Reza Aramesh's take on the rebellious subject
Advanced not as an agitprop but as an aesthetic intervention, Whistle of the Souls, a play that never starts: proposal for a public sculpture, was a solo exhibition by Reza Aramesh that lasted from March 17 to April 8, 2014. Curated by Ali Bakhtiari, this was more like an excavation of history which has never been told the way the artist thought it needed to be told. The host, Leila Heller Gallery, Dubai, UAE, facilitated the artist who was intent on turning the exhibition into a haunting site dedicated to the memorialization of the disappeared.
Aramesh's site-specific exhibition centers on a single figure sculpted in white marble, entitled Action 137: 6:45 pm, 3 May 2012, Ramla. Installed in a warehouse on the edge of Dubai's industrial neighbourhood, the work is intended as a proposal for a public sculpture. An adjacent slide projection piece, entitled Action136: 'Put this in your record: I'm present!,' further demonstrates Aramesh's polemical exploration of the relationship of power with violence.
The installation features a male figure sourced from reportage. His face is covered by his torn t-shirt. He is standing on a concrete block situated in the center of a warehouse, the walls of which are painted black. The compelling composition of the sculpture is a crucial aspect of Aramesh's art as a whole. Vacillating between reserved commentary and incisive critique, the artist uses vocabulary of Baroque art to reconstruct a current political act of violence. The work is, at the same time, a departure from traditional Baroque sensibility in that this marble sculpture is not displayed in an opulent environment. Instead, Aramesh contrasts his figure against the sombre black walls of this industrial space.
Aramesh's installation suggests the vulnerability of a rebellious subject by placing a smaller than life marble sculpture in the midst of this large stand-alone warehouse.
Yet, in producing/projecting a monument through a single event, he seamlessly universalizes repression and anguish.In addressing a long history of artistic representations of suffering, the artist collages cross-cultural references to link contemporary political violence to key chapters from art history.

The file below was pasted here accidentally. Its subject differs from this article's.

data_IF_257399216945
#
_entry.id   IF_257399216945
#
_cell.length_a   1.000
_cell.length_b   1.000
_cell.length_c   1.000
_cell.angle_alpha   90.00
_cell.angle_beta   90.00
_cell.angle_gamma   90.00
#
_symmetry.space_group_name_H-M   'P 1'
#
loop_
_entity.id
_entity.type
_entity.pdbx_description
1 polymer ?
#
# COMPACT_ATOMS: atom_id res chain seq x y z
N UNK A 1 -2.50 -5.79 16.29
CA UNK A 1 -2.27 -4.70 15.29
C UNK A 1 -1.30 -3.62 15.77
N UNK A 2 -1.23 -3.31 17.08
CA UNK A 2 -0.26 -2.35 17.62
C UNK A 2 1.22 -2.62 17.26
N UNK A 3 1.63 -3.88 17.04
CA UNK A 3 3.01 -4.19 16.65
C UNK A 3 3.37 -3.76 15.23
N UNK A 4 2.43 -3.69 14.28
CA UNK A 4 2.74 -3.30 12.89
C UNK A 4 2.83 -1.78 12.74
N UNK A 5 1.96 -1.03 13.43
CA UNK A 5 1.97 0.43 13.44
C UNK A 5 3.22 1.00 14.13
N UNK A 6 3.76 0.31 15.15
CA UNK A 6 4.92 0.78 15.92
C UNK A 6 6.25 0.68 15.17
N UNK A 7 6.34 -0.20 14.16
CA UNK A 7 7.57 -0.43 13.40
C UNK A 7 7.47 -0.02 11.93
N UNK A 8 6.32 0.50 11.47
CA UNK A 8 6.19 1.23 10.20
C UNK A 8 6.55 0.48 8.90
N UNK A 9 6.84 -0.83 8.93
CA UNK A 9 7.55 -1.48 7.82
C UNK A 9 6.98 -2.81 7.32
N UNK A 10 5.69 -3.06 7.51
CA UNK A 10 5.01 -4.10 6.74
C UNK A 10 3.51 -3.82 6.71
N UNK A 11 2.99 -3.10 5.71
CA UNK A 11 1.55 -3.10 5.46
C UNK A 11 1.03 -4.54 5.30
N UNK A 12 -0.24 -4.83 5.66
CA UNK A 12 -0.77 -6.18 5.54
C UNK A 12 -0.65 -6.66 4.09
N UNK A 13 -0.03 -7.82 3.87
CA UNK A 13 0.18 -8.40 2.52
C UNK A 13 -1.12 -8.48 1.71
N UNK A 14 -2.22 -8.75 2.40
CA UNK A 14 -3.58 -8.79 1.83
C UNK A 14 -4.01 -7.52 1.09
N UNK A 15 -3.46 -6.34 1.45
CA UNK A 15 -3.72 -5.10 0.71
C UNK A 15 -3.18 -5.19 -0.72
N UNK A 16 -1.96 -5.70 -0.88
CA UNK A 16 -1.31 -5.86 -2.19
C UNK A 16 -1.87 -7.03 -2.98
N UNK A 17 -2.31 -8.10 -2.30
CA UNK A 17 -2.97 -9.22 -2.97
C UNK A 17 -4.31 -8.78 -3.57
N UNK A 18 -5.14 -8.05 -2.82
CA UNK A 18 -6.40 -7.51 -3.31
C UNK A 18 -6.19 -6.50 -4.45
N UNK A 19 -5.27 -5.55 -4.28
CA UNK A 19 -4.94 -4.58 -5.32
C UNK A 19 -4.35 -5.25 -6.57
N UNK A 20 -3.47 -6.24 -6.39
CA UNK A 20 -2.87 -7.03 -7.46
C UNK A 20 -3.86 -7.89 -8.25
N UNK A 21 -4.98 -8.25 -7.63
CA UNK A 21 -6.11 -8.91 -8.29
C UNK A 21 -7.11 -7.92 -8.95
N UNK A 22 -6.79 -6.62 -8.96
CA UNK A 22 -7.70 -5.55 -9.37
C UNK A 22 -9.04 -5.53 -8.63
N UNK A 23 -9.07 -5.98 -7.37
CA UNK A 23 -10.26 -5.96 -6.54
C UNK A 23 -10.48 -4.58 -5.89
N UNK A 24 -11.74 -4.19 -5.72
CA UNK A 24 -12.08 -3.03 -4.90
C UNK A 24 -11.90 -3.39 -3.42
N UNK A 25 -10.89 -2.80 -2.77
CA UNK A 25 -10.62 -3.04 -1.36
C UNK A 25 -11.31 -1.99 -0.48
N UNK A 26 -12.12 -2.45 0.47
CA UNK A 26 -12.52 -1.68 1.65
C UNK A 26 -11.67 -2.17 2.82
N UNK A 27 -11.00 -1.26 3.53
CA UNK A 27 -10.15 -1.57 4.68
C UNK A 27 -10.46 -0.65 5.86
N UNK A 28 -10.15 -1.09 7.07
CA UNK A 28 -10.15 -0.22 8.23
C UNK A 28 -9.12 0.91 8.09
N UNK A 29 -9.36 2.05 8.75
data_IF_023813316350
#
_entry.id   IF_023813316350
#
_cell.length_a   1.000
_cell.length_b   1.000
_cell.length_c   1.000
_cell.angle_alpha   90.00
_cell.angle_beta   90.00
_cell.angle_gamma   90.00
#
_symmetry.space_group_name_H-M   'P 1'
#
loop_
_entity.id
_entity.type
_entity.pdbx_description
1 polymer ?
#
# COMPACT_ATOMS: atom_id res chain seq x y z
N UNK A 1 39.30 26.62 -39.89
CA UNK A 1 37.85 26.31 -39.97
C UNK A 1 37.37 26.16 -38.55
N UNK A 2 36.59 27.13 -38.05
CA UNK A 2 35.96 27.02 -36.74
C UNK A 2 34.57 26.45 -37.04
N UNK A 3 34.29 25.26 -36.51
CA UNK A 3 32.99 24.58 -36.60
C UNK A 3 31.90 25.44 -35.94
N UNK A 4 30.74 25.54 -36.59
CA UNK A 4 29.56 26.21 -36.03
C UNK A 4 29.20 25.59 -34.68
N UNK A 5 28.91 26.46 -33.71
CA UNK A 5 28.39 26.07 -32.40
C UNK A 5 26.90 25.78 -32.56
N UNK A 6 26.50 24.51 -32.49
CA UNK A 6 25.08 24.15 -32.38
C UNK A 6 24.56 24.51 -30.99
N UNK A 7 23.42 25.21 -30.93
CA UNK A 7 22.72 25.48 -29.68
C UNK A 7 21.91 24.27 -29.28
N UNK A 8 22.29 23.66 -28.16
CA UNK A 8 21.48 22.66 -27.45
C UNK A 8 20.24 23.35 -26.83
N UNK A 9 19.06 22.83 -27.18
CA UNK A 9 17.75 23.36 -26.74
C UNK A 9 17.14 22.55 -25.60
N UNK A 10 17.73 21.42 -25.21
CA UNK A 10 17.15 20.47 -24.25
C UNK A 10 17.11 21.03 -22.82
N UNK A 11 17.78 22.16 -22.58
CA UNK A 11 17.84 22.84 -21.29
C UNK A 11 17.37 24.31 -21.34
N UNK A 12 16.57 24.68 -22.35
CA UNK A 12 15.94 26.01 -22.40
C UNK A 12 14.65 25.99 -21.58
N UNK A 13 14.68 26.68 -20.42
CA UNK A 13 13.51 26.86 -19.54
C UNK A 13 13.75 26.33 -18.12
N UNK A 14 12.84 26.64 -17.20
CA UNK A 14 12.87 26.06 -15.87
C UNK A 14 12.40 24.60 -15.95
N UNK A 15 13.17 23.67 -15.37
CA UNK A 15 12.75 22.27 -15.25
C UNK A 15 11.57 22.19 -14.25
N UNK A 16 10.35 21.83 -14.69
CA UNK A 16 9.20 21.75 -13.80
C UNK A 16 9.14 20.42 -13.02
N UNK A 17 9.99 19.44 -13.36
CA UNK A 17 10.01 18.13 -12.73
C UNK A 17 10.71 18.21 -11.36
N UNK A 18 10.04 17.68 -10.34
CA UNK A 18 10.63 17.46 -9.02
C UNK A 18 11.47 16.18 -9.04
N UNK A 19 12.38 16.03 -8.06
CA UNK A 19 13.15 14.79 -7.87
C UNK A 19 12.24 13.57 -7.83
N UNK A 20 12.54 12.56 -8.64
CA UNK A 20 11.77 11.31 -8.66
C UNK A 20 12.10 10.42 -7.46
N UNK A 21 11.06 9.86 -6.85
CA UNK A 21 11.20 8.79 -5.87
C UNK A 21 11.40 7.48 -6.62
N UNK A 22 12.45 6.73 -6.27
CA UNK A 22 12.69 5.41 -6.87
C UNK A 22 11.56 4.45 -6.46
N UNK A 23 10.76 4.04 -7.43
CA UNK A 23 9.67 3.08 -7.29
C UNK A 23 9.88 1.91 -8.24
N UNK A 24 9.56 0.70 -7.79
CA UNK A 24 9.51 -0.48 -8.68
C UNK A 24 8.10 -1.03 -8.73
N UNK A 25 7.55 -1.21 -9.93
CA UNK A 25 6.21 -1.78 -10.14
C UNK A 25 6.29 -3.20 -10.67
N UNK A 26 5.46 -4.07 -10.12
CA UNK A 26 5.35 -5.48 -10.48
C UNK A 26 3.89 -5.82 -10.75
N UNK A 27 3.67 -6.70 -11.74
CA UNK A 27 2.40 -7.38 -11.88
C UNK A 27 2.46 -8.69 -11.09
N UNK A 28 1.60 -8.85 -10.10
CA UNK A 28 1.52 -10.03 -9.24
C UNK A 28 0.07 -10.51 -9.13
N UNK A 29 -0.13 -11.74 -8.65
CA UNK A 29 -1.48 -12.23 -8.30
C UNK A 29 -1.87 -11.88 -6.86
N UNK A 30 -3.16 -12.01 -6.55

Unlike Baroque sculptures, most of which were commissioned by the Roman Catholic Church and the aristocracy as a means of expressing their claims to power and control,
Aramesh is proposing a monument of an unknown rebellious civilian. The Porter's Room serves as an antechamber to display a selection of reportage photographs, which have been manipulated and rendered into slides by the artist. Depicted, are blindfolded subjects held in isolation before the backdrop of a natural landscape, with all oppressive protagonists removed. These conscious alterations shift the relationship between the viewer and the subject. Looking itself can here be construed as an act of aggression. This piece explores the conceptual relationship between the illumination of the slide projector and the subjects in the photographs who have been denied light. The viewer is a witness to the various environments that the blindfolded are denied access to.
The title is inspired by Saadallah Wannous's 1967-1968 play, An Entertainment Evening for June 5th, which is about the opening night of a play entitled Safir al-Arwah – The Whistle of the Souls, a play within a play that never actually starts. Iranian born Reza Aramesh's photographic, sculptural and performance works have received international attention.
He has exhibited in many public and private spaces including, the Tate Britain; the Haifa Museum of Art, Israel;, the Palais des Arts et du Festival, France; and the Goethe Institute, Brussels. The recipient of numerous awards, he has also participated in art fairs and showed with galleries worldwide, and his works are in the permanent collections of the Devi Art Foundation, India and the Nadour Collection, Germany, among others. He currently lives and works in London.
Text, courtesy of Leila Heller Gallery, Dubai, UAE.